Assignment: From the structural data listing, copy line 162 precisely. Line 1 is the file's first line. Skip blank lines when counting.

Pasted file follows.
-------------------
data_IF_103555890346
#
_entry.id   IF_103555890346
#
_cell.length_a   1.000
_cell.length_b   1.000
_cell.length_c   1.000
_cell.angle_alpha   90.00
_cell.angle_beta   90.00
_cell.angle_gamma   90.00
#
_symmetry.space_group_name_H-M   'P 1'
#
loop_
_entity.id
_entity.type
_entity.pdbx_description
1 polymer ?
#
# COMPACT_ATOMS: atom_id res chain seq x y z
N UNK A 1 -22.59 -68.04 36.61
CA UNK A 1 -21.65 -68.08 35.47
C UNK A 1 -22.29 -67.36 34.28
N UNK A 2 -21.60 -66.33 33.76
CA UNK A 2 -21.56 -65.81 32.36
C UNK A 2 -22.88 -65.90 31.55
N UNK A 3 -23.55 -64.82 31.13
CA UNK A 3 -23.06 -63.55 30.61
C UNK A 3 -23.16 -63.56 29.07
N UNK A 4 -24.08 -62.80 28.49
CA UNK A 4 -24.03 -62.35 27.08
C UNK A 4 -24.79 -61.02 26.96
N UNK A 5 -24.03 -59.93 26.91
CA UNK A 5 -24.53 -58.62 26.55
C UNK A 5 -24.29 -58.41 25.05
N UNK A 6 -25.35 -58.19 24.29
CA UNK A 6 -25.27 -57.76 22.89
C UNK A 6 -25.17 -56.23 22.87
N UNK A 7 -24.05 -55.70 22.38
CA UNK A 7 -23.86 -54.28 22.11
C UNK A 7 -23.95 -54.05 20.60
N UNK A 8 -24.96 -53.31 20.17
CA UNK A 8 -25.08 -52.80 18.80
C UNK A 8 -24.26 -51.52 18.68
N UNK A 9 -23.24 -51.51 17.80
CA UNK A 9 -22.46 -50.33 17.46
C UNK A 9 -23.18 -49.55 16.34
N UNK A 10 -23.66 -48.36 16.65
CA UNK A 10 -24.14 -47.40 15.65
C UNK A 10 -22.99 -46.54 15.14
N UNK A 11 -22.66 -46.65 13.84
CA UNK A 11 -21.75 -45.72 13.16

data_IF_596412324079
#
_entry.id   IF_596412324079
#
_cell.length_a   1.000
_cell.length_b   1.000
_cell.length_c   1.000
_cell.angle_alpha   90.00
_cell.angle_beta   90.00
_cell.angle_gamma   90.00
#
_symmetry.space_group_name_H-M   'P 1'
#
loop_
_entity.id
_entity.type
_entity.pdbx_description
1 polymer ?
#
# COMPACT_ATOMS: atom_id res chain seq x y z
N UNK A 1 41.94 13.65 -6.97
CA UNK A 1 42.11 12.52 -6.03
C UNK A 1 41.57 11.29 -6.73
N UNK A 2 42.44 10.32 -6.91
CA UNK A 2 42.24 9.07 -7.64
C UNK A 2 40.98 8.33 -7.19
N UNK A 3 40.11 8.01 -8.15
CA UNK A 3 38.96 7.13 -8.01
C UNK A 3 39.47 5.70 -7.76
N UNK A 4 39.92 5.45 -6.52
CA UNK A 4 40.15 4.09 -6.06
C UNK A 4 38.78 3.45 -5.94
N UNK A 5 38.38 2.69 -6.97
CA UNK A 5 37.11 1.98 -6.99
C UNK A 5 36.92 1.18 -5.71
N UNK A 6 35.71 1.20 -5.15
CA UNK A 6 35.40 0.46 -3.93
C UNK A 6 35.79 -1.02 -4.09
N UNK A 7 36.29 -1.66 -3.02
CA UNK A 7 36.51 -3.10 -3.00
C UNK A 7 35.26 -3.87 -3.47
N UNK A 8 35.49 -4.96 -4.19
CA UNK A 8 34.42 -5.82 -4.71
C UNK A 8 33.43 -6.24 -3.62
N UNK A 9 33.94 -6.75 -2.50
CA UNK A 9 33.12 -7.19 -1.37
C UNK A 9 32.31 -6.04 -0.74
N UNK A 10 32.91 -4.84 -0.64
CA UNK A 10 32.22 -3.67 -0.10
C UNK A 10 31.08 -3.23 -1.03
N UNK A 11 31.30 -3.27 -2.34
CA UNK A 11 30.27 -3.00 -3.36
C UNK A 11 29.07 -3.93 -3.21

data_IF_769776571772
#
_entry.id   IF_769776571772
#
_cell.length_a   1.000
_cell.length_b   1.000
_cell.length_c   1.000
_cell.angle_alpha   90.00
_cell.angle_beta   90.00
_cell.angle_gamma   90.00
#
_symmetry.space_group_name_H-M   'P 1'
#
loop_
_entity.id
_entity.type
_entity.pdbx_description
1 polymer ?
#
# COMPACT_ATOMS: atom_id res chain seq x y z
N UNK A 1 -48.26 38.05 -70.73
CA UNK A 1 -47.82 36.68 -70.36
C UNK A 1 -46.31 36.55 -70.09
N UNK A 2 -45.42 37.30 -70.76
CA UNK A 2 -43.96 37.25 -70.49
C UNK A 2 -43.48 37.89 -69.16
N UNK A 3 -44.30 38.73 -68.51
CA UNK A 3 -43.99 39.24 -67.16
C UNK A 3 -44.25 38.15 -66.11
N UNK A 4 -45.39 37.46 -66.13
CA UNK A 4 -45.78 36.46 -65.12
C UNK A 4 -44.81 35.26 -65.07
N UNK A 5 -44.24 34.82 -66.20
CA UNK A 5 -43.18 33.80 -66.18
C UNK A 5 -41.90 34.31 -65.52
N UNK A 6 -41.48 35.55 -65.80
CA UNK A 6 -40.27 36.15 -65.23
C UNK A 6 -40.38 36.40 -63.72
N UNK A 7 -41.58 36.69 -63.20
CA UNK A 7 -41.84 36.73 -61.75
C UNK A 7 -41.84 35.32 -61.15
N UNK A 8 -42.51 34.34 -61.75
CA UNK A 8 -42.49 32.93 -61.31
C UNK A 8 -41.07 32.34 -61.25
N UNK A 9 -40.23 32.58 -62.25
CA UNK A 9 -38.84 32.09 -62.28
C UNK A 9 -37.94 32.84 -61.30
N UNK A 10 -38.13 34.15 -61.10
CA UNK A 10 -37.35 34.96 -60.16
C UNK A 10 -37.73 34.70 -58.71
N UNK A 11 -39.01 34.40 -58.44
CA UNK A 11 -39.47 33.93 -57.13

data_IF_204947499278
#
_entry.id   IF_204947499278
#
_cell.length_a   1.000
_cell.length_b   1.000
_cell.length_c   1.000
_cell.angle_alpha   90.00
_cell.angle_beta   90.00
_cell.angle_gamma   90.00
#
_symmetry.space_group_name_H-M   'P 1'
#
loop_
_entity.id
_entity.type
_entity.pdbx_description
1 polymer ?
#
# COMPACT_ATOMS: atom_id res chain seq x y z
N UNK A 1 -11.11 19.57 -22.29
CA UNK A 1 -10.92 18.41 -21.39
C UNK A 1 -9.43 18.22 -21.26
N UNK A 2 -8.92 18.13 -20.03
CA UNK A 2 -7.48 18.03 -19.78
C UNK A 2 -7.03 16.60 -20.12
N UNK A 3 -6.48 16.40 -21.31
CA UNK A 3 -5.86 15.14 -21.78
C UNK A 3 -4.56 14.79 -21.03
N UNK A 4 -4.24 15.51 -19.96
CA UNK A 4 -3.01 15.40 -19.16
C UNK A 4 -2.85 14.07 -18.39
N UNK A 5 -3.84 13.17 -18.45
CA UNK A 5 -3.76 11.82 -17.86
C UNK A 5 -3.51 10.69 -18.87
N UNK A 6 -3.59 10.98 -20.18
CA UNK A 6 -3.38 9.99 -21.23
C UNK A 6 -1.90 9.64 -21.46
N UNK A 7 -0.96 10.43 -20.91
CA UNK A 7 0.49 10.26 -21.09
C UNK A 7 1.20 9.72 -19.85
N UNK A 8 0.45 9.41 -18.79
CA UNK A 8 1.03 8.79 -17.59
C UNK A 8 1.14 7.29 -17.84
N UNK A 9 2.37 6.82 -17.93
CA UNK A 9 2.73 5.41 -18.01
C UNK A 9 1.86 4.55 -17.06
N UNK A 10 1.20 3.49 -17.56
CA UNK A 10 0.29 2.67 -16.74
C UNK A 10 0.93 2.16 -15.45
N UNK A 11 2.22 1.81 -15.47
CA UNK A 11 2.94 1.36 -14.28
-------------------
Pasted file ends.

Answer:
_cell.length_a   1.000